Rethinking Sports Education in Schools
Most American colleges and high schools have sports teams. Even secondary schools and primary schools can offer some type of sport programming for their student body. But the culture surrounding sports education has created demanding requirements from parents and students. How are educators tackling the nature of the way sports education works in American schools? What advice do they have for challenging this, while still celebrating the importance of sports in schools?
Discussing this topic on the latest episode of “The Future of Education,” host Michael Horn interviewed Olympic gold medalist and co-founder of Classroom Champions, Steve Mesler, along with co-founder of Bellwether Education Partners, Andy Rotherham. The trio discussed the importance of sports in schools, how they evolved, and creating better opportunities for sports education.
A major area of concern is the dwindling numbers of students participating in school sports. According to EdWeek, there’s been a steady decline, with accessibility and the COVID-19 pandemic also playing a part. Citing an Aspen Project Play study, Mesler said school sports “participation is down from 45 percent in 2008 to 37 percent in 2021.” He added that more and more kids are opting for community-based sports programming rather than schools.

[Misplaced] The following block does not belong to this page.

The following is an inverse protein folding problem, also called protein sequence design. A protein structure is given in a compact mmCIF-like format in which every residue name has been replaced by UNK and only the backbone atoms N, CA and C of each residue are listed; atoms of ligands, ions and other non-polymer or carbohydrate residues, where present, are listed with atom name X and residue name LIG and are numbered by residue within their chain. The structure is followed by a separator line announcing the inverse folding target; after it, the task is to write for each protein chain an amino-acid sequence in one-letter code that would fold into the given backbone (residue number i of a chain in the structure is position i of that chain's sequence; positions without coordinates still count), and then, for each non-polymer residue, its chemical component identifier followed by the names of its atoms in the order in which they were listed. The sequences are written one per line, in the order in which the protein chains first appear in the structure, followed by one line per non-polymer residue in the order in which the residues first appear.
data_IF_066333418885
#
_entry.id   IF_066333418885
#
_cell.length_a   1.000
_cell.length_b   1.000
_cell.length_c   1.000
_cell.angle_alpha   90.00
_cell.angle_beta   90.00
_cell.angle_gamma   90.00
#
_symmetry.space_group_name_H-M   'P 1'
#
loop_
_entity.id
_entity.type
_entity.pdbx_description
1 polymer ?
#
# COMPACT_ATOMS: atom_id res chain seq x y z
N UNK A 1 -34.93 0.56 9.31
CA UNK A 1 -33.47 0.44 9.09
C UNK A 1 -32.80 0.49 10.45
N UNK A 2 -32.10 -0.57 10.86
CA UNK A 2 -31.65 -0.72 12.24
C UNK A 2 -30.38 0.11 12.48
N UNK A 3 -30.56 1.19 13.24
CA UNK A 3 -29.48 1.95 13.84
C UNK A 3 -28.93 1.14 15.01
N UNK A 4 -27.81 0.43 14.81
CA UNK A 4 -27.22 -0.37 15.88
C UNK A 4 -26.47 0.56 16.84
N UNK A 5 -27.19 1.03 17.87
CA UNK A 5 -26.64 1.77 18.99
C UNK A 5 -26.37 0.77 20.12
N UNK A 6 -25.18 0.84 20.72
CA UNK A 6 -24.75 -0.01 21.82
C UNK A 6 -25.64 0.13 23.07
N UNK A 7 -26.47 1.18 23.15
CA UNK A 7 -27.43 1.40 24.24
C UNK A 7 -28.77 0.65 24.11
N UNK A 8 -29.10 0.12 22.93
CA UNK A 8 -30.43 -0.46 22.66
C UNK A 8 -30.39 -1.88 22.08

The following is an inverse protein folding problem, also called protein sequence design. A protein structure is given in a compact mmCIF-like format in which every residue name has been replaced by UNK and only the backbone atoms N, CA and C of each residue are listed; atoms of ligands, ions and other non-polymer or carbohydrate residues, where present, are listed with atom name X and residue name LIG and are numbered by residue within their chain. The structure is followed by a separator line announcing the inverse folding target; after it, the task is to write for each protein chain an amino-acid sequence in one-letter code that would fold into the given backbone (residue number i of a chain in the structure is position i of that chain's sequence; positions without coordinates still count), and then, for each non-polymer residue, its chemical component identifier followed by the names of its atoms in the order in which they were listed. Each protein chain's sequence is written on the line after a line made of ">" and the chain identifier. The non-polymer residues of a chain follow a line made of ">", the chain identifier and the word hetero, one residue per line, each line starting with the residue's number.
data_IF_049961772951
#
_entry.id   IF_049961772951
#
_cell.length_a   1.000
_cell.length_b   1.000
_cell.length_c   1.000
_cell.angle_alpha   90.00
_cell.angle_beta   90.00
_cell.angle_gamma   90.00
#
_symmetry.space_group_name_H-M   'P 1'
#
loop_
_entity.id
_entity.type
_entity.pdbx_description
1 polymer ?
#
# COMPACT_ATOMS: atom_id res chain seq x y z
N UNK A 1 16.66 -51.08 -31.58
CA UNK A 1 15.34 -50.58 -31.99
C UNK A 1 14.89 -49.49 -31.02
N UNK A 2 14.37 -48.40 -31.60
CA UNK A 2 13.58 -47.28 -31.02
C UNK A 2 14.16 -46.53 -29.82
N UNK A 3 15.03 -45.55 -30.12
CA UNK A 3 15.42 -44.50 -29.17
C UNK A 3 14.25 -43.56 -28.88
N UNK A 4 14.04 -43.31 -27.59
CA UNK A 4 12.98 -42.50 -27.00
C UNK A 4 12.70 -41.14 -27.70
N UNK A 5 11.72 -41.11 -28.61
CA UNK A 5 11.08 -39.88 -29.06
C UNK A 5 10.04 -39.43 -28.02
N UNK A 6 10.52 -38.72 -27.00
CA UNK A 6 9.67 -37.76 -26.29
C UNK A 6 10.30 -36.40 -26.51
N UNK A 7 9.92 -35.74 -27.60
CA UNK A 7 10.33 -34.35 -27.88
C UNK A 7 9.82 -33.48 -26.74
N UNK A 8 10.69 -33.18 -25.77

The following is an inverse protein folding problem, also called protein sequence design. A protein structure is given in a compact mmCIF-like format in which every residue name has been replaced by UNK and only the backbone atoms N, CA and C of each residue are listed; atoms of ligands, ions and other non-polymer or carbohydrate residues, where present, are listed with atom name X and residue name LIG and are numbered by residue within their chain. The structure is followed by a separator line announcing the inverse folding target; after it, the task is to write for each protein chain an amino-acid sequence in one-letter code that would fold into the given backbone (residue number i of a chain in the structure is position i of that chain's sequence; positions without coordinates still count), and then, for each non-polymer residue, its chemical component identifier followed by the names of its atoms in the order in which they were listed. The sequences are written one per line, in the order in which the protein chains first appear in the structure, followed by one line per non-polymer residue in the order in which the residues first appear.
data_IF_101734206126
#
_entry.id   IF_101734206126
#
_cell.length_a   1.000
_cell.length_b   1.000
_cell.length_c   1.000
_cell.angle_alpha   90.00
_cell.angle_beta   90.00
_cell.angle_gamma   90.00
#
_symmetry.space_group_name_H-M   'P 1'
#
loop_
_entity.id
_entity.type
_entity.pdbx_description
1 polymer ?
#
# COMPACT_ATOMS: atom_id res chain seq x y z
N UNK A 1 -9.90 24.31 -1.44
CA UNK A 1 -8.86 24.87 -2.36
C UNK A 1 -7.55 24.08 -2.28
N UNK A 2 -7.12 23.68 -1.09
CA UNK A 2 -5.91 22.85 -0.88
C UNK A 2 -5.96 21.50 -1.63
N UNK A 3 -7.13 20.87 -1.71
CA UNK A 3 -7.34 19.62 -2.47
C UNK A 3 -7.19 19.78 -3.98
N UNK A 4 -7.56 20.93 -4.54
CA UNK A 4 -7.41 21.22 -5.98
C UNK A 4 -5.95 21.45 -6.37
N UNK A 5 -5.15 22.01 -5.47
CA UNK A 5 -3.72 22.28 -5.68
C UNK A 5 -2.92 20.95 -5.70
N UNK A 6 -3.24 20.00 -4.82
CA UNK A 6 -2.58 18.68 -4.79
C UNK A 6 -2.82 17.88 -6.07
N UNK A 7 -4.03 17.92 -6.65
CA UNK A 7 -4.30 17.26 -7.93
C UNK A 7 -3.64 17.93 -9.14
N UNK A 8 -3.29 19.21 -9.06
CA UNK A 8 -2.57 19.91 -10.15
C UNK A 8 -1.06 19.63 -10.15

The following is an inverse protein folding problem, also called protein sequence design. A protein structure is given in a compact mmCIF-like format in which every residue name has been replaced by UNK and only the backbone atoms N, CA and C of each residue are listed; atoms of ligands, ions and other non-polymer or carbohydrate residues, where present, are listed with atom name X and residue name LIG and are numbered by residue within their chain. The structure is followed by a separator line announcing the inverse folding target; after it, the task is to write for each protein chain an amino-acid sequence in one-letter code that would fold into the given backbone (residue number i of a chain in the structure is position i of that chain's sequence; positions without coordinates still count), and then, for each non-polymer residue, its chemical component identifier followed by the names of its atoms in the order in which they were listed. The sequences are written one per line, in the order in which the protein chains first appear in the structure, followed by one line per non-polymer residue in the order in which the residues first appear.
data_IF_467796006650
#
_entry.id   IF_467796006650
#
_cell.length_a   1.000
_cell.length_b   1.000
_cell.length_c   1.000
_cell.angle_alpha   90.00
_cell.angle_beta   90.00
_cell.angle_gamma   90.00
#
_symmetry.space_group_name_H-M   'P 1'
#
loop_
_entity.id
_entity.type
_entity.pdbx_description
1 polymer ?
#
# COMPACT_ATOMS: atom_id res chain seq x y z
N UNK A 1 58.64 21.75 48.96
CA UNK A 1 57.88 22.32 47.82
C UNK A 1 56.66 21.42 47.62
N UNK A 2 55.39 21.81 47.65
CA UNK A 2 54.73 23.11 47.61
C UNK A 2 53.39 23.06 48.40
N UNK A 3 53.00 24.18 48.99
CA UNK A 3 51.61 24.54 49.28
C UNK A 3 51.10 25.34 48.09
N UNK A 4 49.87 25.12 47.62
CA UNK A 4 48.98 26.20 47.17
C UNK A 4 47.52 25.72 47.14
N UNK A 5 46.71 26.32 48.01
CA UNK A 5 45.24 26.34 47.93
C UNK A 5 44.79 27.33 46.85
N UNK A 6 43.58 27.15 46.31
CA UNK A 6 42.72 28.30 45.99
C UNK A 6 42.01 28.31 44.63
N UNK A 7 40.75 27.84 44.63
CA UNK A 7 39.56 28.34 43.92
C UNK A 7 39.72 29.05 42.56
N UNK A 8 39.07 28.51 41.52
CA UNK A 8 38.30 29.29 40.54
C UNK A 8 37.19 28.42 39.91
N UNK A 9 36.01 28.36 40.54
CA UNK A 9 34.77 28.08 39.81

Horn, Mesler, and Rotherham discuss…
● Reasons why sports are needed and beneficial to students
● How the high demands and desires to be great can be counterproductive
● Why it’s necessary to bring sports back to fun rather than only competition
“Over half of the kids that are participating are doing so through their community-based programs, so where are kids coming? … We’re losing them but I think in that turn we can maybe also see the value and what it is that we’re losing, and I think the only way to turn things around is people have to see what we’re losing and see what the problems are.”
Rotherham shares a different viewpoint, stating that schools emphasizing specialized sports may be a reason as to why more students are showing a lack of general interest in school sports. “I worry that we’re actually deemphasizing rec sports in favor of competitive sports,” said Rotherham. “We’re losing that emphasis of sort of sports for fun, sports for rec — kids stop playing when the funnel gets more narrow. So, if they’re not making varsity and on track for that they stop playing.”